Fitting a Graphic Rollfilm Back to an Early Graflex

The Problem. Graflex, a division of Kodak since the early 20th century, regularly designed cameras with flexible back configurations to allow use of a variety of film types. Over half a century, Graflex improved the back systems. Contemporary users of early cameras often want the advantages of improved film handling of later film backs and the ability to use film stock not available when early cameras were made. They may also own later Graflex models with later back types and want compatibility between film holders. This article shows you how to modify a rollfilm back manufactured in the 1950s-1970s to fit an Graflex medium format SLR, in this case a Graflex Series B 2 1/4 x 3 1/4 designed in the first part of the century and built until about 1950. This procedure will not work for Graphic rollholders with baseplates for 3 1/4 x 4 1/4 and 4 x 5 Graflok backs since these baseplates are narrower than those use on Graflex rollholders. Don't be confused by claims that the Super D had a Graflok back. Its back has only some of the features of the Graflok back on the Graphic and is a different size.

Graflex Series B Design. In the drawing of the rear view of the Graflex Series B in Figures 1and 2 , I have used colors to identify the parts of the Graflex back. Blue outlines parts in the rotating section of the back. The main element is a pressed metal structure that engages the metal frame that attaches to the wooden part of the camera. This pressed metal structure rotates on the camera frame. The center of this structure is cut out to form the image frame aperature and the area around the aperature is covered with felt which acts as a light trap. To either side on the long dimension are two wooden strips that have the same thickness as the inside depth of the pressed frame. These are shown in brown in the drawing, although they are painted black on most cameras so that it may not be obvious that they are wood. Two retaining bars made from spring sheet metal are fastened to the wooden strips with wood screws. The bars are different dimensions, as are the wooden strips. On the right side, the retaining bar is stationary and positioned relative to the wood so that a pocket is formed that runs the length of the long dimension. One side of the film holder is seated in this pocket and the holder then drops down onto the felt surface. The other retaining bar on the left is mounted so that it can slide over the other edge of the film holder.

Since Graflex made cameras of similar design over very long periods, there were small differences in both the cameras and film holders. The first requirement for converting a Graflok style holder is that it be the same width in the short dimension as the area on the Graflex back that receives the film holder. If the Graflok style holder has a base plate pf the same width as a Graflex holder for the target camera, then there are three modifications that can be made to make it work with the camera. The Graphic rollholder baseplate can be longer without causing a problem.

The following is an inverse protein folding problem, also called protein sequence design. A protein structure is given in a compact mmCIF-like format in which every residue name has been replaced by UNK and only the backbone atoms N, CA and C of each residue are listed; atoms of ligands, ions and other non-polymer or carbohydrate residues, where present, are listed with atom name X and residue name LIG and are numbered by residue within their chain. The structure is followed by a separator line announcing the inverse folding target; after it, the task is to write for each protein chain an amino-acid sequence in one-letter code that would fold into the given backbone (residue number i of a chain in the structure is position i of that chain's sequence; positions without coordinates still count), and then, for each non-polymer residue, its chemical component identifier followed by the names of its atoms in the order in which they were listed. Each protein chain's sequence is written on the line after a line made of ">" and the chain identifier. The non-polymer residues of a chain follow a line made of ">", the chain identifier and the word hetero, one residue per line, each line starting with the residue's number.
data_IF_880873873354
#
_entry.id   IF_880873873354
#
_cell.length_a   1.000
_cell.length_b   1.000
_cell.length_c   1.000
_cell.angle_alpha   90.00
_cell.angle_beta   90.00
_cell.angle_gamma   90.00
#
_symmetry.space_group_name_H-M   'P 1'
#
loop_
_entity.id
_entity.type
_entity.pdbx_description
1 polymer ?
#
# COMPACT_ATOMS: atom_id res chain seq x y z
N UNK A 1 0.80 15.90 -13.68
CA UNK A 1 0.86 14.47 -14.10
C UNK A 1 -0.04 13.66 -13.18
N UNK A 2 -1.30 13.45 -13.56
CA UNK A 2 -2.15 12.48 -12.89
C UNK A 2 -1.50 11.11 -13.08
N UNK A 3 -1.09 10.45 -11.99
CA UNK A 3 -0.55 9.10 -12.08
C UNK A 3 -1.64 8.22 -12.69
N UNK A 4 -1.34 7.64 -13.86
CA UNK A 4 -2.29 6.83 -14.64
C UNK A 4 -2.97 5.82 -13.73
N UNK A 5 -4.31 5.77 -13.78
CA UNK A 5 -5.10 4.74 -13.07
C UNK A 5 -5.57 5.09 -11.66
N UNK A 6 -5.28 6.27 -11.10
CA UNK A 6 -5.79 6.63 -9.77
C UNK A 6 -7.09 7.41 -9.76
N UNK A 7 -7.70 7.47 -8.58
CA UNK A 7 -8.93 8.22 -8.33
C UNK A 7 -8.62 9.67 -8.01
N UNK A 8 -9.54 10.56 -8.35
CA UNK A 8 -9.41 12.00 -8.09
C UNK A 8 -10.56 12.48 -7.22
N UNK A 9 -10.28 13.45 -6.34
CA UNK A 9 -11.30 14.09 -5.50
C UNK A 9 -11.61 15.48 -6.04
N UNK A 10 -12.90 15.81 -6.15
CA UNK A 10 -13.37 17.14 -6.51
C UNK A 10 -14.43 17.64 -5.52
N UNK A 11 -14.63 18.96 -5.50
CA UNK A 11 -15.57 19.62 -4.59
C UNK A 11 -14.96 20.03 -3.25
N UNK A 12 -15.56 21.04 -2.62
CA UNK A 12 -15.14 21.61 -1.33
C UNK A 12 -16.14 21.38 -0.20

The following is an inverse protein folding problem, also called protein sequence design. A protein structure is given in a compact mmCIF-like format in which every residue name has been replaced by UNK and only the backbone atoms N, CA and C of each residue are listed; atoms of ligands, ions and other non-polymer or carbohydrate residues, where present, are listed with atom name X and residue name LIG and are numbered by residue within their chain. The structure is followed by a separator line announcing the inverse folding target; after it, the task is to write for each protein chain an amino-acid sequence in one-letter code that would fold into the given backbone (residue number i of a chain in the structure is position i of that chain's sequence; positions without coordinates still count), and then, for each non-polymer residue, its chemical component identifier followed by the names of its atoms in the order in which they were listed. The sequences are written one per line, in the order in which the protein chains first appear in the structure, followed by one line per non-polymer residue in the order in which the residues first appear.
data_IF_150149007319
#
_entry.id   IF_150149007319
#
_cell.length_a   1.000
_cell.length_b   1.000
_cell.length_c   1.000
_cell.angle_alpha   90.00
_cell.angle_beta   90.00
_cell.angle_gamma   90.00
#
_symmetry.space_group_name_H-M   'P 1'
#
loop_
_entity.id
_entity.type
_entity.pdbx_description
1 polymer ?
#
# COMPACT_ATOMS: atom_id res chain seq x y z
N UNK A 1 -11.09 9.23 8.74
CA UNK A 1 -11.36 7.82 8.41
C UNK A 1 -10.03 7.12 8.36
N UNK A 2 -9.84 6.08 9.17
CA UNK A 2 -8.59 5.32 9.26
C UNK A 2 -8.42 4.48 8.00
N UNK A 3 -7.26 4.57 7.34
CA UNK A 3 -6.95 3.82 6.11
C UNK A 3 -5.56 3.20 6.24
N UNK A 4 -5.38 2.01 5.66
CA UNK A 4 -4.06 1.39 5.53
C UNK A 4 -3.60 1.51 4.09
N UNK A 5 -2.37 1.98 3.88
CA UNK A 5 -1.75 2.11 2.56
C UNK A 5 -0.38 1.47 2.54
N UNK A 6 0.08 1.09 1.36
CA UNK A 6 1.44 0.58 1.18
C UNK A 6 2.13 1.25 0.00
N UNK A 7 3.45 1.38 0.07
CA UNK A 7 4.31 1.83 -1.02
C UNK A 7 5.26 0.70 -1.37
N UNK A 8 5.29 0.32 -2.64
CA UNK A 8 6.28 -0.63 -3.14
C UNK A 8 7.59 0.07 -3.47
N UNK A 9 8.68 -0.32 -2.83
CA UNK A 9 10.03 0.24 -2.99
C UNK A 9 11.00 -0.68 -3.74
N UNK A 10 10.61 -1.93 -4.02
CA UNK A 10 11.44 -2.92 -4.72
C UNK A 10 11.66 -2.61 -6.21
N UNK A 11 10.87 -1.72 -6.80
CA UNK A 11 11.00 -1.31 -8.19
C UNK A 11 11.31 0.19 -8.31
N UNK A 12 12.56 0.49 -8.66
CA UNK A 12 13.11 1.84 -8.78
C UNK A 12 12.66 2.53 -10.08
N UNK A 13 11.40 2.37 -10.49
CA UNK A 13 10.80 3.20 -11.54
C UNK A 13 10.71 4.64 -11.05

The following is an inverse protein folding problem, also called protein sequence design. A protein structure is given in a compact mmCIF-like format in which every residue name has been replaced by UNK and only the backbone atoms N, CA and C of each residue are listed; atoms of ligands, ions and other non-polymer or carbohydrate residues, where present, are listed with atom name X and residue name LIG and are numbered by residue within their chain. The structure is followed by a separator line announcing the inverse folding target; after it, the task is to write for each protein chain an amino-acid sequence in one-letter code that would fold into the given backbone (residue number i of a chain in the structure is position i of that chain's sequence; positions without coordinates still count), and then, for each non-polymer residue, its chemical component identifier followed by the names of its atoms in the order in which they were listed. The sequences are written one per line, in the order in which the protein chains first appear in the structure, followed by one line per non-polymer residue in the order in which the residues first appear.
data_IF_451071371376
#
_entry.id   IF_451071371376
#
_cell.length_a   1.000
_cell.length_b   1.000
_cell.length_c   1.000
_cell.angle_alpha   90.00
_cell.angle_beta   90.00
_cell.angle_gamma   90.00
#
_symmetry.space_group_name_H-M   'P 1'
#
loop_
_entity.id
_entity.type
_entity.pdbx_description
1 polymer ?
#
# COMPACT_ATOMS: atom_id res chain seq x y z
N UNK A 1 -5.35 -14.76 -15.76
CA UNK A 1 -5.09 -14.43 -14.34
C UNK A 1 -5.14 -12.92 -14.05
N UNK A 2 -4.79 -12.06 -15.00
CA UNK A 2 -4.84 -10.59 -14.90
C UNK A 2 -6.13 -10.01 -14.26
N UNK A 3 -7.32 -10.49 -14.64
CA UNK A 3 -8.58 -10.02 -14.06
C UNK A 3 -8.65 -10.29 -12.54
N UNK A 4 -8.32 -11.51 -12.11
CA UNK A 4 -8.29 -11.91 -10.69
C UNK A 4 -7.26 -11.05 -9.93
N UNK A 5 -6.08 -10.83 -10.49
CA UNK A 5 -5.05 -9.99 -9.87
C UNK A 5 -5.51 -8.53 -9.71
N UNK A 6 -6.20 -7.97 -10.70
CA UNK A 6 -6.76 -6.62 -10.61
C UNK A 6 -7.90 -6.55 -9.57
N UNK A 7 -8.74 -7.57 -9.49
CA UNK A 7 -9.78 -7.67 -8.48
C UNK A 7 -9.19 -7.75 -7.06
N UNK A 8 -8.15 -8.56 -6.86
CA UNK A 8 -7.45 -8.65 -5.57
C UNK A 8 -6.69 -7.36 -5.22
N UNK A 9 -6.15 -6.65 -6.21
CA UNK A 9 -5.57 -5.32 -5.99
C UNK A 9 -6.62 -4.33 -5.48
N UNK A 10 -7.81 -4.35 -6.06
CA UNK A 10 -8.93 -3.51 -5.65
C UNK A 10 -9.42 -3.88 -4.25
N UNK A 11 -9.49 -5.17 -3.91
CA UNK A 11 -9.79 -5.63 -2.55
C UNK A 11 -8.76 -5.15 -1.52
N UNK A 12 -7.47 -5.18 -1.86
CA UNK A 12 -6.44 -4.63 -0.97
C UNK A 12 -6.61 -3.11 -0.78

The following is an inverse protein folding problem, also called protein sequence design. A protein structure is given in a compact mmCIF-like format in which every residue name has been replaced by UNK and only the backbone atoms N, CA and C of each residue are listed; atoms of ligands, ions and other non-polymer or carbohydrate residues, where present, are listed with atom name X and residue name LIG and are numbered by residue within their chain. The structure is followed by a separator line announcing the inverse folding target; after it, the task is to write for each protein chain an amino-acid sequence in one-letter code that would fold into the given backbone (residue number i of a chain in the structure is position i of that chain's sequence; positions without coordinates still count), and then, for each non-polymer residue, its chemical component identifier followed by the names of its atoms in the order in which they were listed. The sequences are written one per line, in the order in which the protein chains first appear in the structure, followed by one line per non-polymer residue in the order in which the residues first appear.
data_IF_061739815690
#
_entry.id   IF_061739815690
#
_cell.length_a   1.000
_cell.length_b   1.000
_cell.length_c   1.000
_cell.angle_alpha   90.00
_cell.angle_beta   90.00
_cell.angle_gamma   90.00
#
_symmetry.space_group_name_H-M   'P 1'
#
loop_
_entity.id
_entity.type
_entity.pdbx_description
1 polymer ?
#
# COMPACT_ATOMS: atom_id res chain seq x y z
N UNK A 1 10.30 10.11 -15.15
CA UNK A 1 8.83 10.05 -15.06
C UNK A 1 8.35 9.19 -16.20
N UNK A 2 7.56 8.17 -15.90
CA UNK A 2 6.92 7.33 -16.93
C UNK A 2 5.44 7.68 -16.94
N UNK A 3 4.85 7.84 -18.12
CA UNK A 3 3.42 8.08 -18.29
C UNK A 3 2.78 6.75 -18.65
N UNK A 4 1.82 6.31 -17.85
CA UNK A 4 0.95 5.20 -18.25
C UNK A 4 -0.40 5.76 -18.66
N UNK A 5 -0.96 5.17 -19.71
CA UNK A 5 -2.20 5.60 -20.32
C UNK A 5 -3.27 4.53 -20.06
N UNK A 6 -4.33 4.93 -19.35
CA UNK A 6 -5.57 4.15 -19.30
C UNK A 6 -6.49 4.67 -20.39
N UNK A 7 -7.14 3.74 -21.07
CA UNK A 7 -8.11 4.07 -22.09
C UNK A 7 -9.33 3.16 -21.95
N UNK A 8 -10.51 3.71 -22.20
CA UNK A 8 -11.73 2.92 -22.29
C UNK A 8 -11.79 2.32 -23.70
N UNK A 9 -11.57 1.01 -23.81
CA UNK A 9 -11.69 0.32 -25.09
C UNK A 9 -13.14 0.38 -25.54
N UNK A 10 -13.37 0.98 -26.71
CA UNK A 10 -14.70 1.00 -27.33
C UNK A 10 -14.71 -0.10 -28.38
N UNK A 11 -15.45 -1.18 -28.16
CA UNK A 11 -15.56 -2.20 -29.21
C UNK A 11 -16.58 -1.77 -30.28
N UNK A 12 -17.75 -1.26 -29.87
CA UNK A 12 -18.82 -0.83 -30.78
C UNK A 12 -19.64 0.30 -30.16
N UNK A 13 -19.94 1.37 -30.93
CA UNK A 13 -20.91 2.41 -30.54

• At least one of the three two ridges must be ground off so that the base plate surface that faces the camera is perfectly flat. These ridges, in addition to acting as light traps, keep the holder from sliding off the Graphic when you remove the dark slide.
  • The locking action on the Graflex back is accomplished by two small 'ears,' formed in the darkslide end of the pressed metal structure, engaging two companion notches in the film holder. The Graflok type film holders do not have these notches, so they must be cut into base plate of the holder.
  • A very shallow channel must be cut across the base plate of rollholder case to receive the edge of the pressed metal frame.

Note that this modification will make the case of the Graflok rollholder no longer usable on a Graflok back. The strategy should be to create a dedicated, modified rollholder case for use on a Graflex SLR and have another unmodified rollholder case of the same design for Graflok backs you may be using. You can then use the rollholder inserts interchangably between the different rollholder cases. This is a destructive modification to the rollholder case, but makes no modifications to the camera back, for those of us who have some measure of preservationist in our souls.


Graphic and Graflex Rollholders: Because the Graflex SLRs had a simpler back design, rollfilm holders had been designed to engage their mounting hardware, but these had different mounting plates from the rollfilm holders that fit the Graflok backs. Graflex rollfilm holders are more difficult to find that the later Graflock holders and the latest of the Graflok holders had additional rollers which held the 120 film flatter. The Graflok holders had longer base plates which had ribs cast across the short dimension that engaged corresponding channels in the camera back to create light traps. Graflok backs on the different models of Graphics--Speed, Crown, and Century--and on the XL, did not rotate. The only Grafloks that rotated were those fitted to the Super Graphic; some Graphic View cameras were fitted with a Graflok back that was mounted to a pace that could be turned by 90° increments.

Again note, this procedure only applies to 2 1/4 x 3 1/4 cameras and rollholders. Rollholders for 3 1/4 x 4 1/4 and 4x5 Graflexes are wider than those for Graphics with Graflok backs.....



02/25/2009 3:55